Associations Between Hospice Care and Scary Family Caregiver Experiences

Elizabeth A. Luth, Paul K. Maciejewski, Veerawat Phongtankuel, Jiehui Xu, Holly G. Prigerson

Research output: Contribution to journalArticlepeer-review


Context: Hospice deaths in the U.S. are increasing. Dying hospice patients may have rapidly emerging needs the hospice team cannot immediately meet, exposing family caregivers to fright-inducing (i.e., scary) situations. Objectives: To examine relationships between hospice care and family caregiver exposures and psychological responses to witnessing common and distressing patient symptoms near the end of life. Methods: Secondary analysis of prospective cohort study of 169 patients with advanced cancer and their family caregivers was analyzed. Multivariable regression analyses modeled associations between hospice use and caregiver exposures and psychological responses (fear and helplessness) to witnessing distressing symptoms common near death, adjusting for potential confounding influences (e.g., home death, patient characteristics, and suffering). Caregiver self-reported exposures and responses to observing patient symptoms during the last month of life were assessed using the validated Stressful Caregiving Response to Experiences of Dying (SCARED) scale. Results: Hospice care was significantly positively associated with more exposures and negative psychological responses to distressing patient symptoms, adjusting for home death, patient characteristics, and physical and mental suffering. On average, hospice patients' caregivers scored 1.6 points higher on the SCARED exposure scale and 6.2 points higher on the SCARED psychological response scale than caregivers of patients without hospice (exposure: 10.53 vs. 8.96; psychological responses: 29.85 vs. 23.67). Patient pain/discomfort, delirium, and difficulty swallowing/choking were reported by three-fourths of caregivers and associated with the most fear and helplessness among caregivers. Conclusion: Hospice care is associated with more exposures to and caregiver fear and helplessness in response to scary patient experiences. Research is needed to understand how better to support family caregivers of hospice patients to enable them to cope with common distressing symptoms of dying cancer patients. Hospice clinicians providing additional education and training about these symptoms might enable caregivers to better care for dying loved ones and reduce the stresses of end-of-life caregiving.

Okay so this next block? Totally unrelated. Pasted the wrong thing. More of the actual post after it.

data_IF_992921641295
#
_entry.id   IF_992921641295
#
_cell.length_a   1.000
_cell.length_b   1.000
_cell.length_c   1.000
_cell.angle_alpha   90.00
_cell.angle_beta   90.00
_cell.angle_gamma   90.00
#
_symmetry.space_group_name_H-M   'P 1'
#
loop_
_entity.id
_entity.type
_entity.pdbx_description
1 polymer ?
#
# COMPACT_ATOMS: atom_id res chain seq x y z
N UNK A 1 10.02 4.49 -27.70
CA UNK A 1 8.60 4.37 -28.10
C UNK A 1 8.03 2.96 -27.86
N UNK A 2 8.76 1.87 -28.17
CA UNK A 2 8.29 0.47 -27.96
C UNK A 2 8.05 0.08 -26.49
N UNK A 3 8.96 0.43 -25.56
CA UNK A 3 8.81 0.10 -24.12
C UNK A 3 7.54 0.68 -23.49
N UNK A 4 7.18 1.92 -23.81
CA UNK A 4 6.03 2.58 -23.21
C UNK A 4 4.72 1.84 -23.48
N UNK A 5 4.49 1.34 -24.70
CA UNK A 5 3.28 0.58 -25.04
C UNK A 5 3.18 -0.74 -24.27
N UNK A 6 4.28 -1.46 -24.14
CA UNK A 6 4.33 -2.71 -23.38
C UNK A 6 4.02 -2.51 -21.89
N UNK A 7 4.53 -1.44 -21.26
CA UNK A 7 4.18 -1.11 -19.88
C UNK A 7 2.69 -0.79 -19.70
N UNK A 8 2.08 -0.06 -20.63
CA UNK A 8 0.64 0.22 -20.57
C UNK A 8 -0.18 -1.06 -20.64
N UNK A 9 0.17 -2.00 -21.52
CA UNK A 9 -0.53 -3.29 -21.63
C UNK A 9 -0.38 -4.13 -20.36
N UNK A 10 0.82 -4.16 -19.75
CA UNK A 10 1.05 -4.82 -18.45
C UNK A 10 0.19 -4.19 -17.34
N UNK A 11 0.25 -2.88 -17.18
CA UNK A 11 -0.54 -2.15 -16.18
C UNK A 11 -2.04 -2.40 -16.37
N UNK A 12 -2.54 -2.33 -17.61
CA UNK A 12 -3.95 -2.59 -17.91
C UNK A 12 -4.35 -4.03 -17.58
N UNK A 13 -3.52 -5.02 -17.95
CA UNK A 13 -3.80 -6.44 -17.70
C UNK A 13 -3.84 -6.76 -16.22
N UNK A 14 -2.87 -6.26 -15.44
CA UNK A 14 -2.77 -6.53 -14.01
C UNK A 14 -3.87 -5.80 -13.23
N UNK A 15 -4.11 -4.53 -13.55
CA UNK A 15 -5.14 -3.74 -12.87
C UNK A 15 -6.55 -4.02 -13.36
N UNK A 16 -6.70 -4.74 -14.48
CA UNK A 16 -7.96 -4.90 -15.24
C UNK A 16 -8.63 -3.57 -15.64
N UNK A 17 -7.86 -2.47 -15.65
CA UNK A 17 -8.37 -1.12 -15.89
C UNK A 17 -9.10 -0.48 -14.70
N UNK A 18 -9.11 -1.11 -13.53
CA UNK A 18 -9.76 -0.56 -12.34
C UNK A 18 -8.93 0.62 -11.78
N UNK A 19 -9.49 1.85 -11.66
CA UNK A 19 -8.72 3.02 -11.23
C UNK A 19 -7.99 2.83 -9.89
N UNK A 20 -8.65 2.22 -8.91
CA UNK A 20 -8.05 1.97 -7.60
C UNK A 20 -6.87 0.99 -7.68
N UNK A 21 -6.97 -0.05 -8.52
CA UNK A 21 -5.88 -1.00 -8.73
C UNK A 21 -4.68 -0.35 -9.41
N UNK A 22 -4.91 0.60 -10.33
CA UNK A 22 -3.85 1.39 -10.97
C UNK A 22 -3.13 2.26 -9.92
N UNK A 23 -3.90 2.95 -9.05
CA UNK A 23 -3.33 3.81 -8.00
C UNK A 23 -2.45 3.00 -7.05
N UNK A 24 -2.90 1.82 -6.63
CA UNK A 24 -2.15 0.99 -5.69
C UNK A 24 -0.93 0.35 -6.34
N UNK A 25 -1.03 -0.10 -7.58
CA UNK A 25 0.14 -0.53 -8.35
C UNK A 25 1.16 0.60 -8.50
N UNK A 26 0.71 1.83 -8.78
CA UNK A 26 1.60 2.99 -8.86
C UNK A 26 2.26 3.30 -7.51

Original languageAmerican English
Pages (from-to)909-916
Number of pages8
JournalJournal of Pain and Symptom Management
Issue number5
StatePublished - May 2021
Externally publishedYes

ASJC Scopus subject areas

  • Nursing(all)
  • Clinical Neurology
  • Anesthesiology and Pain Medicine


  • Hospice
  • cancer
  • caregiver distress
  • end-of-life care


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